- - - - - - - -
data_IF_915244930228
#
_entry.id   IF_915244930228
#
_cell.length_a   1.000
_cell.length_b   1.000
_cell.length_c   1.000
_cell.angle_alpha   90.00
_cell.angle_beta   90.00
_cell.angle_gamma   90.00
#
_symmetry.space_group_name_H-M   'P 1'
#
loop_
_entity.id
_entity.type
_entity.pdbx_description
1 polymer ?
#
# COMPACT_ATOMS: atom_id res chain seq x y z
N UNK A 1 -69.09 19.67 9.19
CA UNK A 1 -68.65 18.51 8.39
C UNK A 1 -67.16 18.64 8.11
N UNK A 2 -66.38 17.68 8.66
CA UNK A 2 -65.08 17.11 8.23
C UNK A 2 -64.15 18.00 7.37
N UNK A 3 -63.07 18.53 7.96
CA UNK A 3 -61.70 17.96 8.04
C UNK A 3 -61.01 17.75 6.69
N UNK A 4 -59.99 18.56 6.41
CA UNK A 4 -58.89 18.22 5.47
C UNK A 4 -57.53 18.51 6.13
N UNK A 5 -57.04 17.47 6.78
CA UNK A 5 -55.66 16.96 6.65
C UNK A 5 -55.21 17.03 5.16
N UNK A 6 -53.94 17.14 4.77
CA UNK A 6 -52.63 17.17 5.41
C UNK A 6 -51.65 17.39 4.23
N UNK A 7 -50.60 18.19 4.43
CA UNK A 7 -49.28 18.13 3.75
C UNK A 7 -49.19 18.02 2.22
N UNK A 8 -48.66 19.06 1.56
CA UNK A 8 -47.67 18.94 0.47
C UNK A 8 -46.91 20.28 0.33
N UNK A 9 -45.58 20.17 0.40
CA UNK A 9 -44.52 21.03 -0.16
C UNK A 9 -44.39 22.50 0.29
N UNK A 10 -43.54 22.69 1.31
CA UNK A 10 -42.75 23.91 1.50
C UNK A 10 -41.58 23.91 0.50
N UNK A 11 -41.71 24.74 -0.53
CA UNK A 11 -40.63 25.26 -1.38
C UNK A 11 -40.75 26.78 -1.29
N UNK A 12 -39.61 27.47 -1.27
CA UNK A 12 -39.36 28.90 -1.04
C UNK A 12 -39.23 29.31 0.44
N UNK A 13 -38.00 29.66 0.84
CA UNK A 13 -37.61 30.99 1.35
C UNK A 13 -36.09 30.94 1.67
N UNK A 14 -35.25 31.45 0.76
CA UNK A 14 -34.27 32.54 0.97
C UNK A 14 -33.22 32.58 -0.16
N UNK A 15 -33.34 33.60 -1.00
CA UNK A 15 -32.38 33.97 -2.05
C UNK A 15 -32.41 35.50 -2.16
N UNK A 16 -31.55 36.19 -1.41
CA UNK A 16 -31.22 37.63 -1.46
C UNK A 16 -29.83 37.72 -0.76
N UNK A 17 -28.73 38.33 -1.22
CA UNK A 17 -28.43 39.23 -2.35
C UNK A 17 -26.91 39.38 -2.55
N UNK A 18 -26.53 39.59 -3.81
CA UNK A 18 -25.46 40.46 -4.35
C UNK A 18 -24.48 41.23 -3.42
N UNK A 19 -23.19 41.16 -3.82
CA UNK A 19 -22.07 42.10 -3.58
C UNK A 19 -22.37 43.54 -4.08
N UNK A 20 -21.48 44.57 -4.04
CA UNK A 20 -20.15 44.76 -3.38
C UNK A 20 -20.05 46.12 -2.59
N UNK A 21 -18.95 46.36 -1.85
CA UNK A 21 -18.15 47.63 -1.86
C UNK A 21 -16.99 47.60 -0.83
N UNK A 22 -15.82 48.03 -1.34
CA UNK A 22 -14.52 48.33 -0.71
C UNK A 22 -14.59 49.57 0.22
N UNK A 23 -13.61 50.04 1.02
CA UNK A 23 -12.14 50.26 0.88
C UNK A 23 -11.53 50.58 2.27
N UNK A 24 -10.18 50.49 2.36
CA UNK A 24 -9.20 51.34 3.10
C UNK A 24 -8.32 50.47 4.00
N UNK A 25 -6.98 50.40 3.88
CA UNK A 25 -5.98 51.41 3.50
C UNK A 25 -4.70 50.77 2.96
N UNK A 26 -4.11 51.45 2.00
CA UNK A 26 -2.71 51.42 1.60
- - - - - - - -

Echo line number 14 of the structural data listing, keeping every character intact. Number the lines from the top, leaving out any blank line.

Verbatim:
loop_